With just 371 followers on TikTok, _monix2, a user of the platform caused a stir on the networks. She had the brilliant idea of posting a video in which she read parts of the “Letter to America” written by Osama bin Laden and released in 2002, a year after the terrorist attacks orchestrated by Al-Qaeda. The unfortunate woman didn’t know this Osama guy and chose him as the new icon of the fight for the rights of the oppressed.
The video was viewed more than 2 million times on TikTok – a relatively low number for such a popular app – and generated dozens of other videos on the platform. But the subject only became popular when journalist Yashar Ali had the brilliant idea of improving tiktoker’s genius idea and shared a compilation of these videos (innocently deleting the most disturbing parts of the letter) in a post on X, formerly Twitter, which was viewed more than 38 million times. Result: within hours Bin Laden became a “trending topic” on the networks. The #lettertoamerica posts have had more than 15 million views.
The spread of the letter received a flood of comments and sparked deep reflections from TikTokers, the majority of whom were children and teenagers who weren’t even born on September 11th. “If you read it, let me know if you too are having an existential crisis right now, because in the last 20 minutes, my entire outlook on the entire life I believed and lived has changed,” wrote one.
Another postgraduate and master of TikTok, put together some trendy words in a single sentence to give an intellectual air to his comment: “in colonialism, any type of resistance is classified as terrorist, because the only acceptable violence is the violence of the occupier “.
Some people saw the light and found the answer to all their existential problems: “Everyone should read it”, “This letter is revealing”, “It explains a lot”, “He was right”, “EVERYTHING makes sense now”. There were also conspiracy theory supporters who questioned the veracity of September 11th, “it was all set up”, “a hoax”.
The hallucinations of an oppressed terrorist, who, poor thing, was forced to kill almost 3,000 people as an act of resistance, excited young people, for whom TikTok is – if not the only one – the biggest source of information and news. Al-Qaeda and the Islamic State terrorist group thank you! For many TikTokers, Bin Laden’s letter was new and, detached from the context in which it was written, it was easy for them to glorify its author and consider the letter a source revealing the great truth, hidden all this time by the cruel colonialists.
It doesn’t matter to them that what went viral was a selective reading of parts of the letter. The points omitted in the video? Mere details. The part that refers to Western immorality and debauchery, such as “acts of fornication, homosexuality, drugs, gambling and interest trading”, is really irrelevant. Bin Laden never hid his ideas about objectifying women, not even from his own wives who bore his more than 20 children. These are insignificant details compared to the case being sustained.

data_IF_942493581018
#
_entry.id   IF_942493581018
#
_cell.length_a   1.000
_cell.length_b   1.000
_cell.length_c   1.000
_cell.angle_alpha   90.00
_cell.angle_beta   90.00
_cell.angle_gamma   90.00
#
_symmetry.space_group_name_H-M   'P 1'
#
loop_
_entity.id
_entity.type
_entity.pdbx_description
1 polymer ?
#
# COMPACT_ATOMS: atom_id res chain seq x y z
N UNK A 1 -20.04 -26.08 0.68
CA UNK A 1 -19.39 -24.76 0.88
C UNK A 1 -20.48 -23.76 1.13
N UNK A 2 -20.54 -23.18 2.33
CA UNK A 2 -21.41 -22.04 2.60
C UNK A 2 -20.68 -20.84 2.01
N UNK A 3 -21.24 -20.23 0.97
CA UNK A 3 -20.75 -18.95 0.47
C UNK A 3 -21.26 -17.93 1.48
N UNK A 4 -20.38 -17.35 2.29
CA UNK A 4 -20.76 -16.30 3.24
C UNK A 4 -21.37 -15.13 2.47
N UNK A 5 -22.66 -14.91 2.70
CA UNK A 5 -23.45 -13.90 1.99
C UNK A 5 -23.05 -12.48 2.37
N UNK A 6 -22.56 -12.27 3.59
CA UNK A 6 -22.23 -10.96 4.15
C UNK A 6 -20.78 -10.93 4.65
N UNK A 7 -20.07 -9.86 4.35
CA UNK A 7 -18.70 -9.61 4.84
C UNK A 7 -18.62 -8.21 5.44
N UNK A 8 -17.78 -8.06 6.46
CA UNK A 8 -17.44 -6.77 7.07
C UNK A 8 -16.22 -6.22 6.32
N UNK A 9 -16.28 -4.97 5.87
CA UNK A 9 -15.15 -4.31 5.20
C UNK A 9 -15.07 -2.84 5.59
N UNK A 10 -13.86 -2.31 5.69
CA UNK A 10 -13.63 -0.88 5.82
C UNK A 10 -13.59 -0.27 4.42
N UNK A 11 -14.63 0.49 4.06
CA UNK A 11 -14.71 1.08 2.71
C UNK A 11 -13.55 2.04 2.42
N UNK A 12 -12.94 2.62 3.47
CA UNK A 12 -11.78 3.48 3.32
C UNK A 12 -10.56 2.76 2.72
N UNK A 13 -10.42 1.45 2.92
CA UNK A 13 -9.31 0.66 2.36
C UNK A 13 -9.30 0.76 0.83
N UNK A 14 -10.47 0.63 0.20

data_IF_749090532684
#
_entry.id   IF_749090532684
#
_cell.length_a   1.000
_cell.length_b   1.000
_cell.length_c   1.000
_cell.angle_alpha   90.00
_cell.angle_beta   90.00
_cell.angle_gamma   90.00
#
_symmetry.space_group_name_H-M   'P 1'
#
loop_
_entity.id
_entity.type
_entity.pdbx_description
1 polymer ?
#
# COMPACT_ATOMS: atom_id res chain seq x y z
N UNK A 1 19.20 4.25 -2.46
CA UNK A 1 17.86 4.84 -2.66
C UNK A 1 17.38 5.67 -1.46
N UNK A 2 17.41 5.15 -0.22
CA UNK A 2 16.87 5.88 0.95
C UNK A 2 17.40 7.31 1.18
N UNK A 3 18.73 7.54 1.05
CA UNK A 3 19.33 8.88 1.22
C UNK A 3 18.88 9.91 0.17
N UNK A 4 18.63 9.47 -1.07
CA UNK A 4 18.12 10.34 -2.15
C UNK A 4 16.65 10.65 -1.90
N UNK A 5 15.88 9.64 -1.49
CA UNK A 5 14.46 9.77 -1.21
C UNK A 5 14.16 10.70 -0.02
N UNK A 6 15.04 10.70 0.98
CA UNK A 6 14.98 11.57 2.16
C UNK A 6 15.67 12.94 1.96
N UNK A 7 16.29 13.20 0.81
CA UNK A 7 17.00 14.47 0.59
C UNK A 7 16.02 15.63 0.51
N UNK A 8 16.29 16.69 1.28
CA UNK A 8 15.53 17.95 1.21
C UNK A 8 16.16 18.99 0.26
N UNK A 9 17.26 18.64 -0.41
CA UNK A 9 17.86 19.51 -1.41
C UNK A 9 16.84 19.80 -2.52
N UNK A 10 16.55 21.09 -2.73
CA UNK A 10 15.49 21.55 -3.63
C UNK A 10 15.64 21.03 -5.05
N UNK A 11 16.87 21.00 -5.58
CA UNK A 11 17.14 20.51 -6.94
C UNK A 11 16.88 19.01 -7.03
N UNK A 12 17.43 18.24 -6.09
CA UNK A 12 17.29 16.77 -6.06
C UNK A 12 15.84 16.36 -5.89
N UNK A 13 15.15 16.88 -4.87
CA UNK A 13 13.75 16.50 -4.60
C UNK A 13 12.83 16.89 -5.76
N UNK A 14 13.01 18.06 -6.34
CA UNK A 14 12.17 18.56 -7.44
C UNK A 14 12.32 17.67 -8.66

The videos were removed – only after they went viral – for violating the platforms’ community guidelines. The Guardian newspaper, which had published the letter in full in 2002, also decided to take it down, to prevent it from being shared on social media without the full context.
But efforts to lessen the impact of the issue backfired. The removal gave importance to the letter, shedding more light on harmful ideas. On Thursday afternoon (16), the link to the removed document was listed as one of the most viewed on The Guardian website. It’s the phenomenon called the “Streisand effect”, a reference to singer Barbra Streisand, who, by suing a photographer for invasion of privacy who took aerial photos of her home, generated more curiosity and increased the dissemination of the photos. This effect is heightened when it comes to young people, who have the most beautiful and immutable ideological certainties behind a screen.
NewsGuard, which monitors online misinformation, is tired of pointing out false information in videos automatically suggested by TikTok: out of 5 posts, 1 is fake (2021 research). The Chinese platform is accused of acting intentionally, despite having no evidence to that effect. “It’s either incompetence or something worse,” said Steven Brill, founder of NewsGuard.
Is there a way out? I do not believe. The possible solution would be to expand the strict and manipulated vision that young people receive from the networks, because the only remedy for misinformation, of course, is information. Data, contexts, news, documents, books, newspapers, none of this is of interest to either the networks or young people. Accustomed to processing knowledge with their eyes, without needing to reason, they let social intelligence think and decide for them. There is no curiosity left to look for new sources, to make them go beyond the walls of the networks and discover other dances. The medicine of information is very bitter, compared to the sweet and dopamine-inducing social networks. It’s unfair competition.
Indoctrination machines disguised as entertainment, social networks produce keyboard activists who understand little about geopolitical issues and human rights. It has been said that culture is like jelly, the less you have, the more you try to spread it. Nothing more current.
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This news article has been translated from the original language to English by WorldsNewsNow.com.
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